Disagreeing With 37Signals #2: Opinionated vs. Stubborn Software

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Disagreeing With 37Signals #2: Opinionated vs. Stubborn Software

 


This is the second in a series of articles taking a look at 37signals and more specifically, their book Getting Real  As I’ve said before, I mostly like what the 37signals folks have to say in the book and agree with a large part of it.  However, I didn’t think an “agreeing with 37signals” series of articles would be particularly useful.  In any case, if you haven’t read the book yet, I’d recommend it.  
 
In my last article, “Less Is Sometimes Less”, I made an attempt at explaining why the 37signals model of keeping things simple and including less features doesn’t make sense.
 
I didn’t do a particularly good job of explaining my position that time, but to summarize my point:  It’s important to pick your target market and focus.  On this, I think most people agree.  In the article, I talked about word processing software and why a journalist might need something different than a book author.  My point was that once you’ve picked a target market, it is important to deliver at least the minimum set of features that make sense for that market.  By not picking a market, you end up making one of two mistakes:  you build so little features that hardly anyone’s needs are satisfied, or you build too many features, because you’re trying to serve everyone.  In any case, that was that article.
 
This time around, I’d like to look at the concept of user preferences (which is discussed in a chapter in the book in the “Getting Real” book).  
 
We’ll start with a simple example and excerpt from the book:
 
From “Getting Real”:
 
Decide the little details so your customers don’t have to.  You’re faced with a tough decision:  how many messages do we display on each page?  Your first inclination may be to say, “Let’s just make it a preference where people can choose 25, 50, or 100.”  That’s the easy way out though.  Just make a decision.
 
Now, the point about taking care of the details for a customer is a good one.  Customers shouldn’t have to worry themselves over a ton of minutia that they don’t care about.  However, we have a term for this in the software industry.  They’re called defaults.  So, I would suggest (as 37signals does), that we should write opinionated software.  It should make some choices on its own and not burden the customer with these.  However, if the software makes these choices and doesn’t let us change them, its not just opinionated, its stubborn.  Asking the development team to make some of these choices (like showing 25 messages per page) seems a little misguided.  To suggest that this is a “best practice” is misleading.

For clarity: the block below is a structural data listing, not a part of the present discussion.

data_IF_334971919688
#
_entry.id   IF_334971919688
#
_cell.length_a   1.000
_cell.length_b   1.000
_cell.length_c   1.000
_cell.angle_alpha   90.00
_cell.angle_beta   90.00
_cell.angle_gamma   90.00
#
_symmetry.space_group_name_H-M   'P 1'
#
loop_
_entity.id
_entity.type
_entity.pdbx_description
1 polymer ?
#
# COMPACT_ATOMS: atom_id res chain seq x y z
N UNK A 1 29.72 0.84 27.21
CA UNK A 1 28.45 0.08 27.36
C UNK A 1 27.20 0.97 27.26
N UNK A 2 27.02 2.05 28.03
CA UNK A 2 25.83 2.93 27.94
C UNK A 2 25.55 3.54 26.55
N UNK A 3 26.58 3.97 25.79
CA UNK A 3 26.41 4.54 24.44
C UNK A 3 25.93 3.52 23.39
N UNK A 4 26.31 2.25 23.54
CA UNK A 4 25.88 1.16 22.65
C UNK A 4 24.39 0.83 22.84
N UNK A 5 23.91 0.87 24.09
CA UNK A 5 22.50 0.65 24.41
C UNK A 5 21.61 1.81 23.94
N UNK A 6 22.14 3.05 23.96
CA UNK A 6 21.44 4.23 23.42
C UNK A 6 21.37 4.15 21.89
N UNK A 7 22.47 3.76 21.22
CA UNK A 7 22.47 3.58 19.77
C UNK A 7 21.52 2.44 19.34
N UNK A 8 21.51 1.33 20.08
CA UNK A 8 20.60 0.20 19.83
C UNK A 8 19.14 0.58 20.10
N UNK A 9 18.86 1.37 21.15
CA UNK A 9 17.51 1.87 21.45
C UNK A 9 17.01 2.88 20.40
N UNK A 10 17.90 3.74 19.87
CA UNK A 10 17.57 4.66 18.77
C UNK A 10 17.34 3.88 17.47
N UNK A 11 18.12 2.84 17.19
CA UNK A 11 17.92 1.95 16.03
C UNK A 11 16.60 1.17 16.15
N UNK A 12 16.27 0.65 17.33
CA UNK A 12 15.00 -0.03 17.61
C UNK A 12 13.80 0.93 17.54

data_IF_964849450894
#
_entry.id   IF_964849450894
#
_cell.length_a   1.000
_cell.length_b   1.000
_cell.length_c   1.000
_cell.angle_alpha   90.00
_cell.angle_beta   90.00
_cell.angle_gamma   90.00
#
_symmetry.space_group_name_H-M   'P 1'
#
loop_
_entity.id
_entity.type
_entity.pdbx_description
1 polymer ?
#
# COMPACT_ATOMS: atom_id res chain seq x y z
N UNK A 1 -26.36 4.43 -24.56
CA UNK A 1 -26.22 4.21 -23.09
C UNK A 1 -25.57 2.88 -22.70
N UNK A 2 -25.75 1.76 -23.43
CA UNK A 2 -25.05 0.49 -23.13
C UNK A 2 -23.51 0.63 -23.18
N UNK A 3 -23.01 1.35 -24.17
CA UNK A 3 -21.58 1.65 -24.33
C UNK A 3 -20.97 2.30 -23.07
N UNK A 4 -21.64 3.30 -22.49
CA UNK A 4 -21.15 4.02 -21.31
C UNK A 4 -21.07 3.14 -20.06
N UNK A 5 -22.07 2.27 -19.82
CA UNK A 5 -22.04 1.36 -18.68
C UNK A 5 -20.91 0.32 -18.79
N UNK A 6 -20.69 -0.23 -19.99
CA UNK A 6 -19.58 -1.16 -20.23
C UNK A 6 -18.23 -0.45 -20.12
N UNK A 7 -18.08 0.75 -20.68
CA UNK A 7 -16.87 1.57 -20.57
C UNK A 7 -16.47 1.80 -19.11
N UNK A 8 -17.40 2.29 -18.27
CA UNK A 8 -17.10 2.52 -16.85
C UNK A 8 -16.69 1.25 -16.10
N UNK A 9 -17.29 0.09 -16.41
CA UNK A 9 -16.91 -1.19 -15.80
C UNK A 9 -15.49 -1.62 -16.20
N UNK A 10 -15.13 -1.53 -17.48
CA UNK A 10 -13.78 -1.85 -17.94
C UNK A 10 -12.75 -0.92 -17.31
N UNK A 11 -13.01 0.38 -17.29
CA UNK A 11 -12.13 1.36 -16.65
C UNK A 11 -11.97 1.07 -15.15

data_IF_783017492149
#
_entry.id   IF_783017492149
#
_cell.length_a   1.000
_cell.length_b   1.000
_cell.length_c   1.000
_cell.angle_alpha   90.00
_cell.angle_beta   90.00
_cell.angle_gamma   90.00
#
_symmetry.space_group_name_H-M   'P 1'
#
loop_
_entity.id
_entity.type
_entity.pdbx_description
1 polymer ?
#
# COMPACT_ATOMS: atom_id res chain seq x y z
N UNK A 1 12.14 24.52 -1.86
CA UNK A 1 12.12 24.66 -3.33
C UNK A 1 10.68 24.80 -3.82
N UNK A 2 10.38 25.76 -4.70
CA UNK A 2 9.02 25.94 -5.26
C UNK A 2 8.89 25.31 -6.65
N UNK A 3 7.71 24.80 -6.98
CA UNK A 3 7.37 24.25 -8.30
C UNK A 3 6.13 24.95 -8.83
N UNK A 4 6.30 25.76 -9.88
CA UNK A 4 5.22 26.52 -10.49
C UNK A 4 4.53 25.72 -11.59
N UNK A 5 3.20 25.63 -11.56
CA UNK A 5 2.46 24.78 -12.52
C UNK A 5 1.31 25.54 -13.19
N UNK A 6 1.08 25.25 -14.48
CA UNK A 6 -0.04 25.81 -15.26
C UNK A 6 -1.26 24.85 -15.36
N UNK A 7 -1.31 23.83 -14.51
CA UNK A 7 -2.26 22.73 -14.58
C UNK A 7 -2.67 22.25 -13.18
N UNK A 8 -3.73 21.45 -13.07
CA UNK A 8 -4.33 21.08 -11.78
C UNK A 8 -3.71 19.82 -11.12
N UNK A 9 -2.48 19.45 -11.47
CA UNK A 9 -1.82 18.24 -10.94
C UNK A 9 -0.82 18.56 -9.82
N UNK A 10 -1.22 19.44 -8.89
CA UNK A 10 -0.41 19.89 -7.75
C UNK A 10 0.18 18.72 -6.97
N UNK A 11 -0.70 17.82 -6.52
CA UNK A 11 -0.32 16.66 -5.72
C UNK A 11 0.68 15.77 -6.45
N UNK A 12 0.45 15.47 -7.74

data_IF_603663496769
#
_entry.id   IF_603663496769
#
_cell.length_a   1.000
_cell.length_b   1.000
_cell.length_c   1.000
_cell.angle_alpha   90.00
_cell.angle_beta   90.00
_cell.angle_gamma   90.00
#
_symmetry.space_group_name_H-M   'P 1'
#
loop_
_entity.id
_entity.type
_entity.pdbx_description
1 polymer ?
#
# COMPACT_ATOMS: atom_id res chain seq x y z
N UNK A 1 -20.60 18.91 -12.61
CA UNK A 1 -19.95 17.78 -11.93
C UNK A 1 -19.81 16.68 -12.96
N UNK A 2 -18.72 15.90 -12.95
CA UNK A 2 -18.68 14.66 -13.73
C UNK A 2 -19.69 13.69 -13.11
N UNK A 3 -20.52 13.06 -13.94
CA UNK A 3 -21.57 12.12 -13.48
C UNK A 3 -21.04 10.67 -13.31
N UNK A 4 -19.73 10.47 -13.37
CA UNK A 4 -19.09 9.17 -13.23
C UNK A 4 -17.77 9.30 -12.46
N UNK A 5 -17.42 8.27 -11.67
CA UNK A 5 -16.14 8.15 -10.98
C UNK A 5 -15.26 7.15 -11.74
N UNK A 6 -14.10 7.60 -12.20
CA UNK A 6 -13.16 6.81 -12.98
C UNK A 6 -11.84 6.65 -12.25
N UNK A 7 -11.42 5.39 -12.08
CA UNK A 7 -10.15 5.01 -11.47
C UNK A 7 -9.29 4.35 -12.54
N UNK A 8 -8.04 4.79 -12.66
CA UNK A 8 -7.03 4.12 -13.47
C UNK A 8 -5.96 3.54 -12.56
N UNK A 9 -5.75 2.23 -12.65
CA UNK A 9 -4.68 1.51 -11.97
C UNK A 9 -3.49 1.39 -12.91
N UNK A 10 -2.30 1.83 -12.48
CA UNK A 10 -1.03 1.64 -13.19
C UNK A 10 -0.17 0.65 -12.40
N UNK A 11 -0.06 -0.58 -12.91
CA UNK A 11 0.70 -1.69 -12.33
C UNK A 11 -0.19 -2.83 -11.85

I also disagree with the fact that making certain things a “preference” is the easy way out.  It’s not (as they go on to explain later in the book).  Making intelligent choices and allowing for reasonable ways for customers to change the behavior of the software to fit them is most decidedly not the easy way out.  The easy way out is what 37signals did: 
 
”…That’s what we did in Basecamp.  The number of messages per page is 25.  On the overview page, the last 25 items are shown.  Messages are sorted in reverse chronological order.  The five most recent projects are shown in the dashboard.  There aren’t any options.  That’s just the way it is.”
 
This is what I would call stubborn software.  Sure, all of those choices are fine choices, as defaults.  But what if my monitor resolution allows me to see 100 messages? I’m now clicking more than I need to on an application that I might be using all day.  What if I want to sort messages by author?  Nope.  What if I only have six projects in my company and I’d prefer something them all in the dashboard.  Nope.  I have a hard time believing that this is all “better for the customer”.  Simplicity is a wonderful thing, but confusing simplicity with lack of capability is dangerous.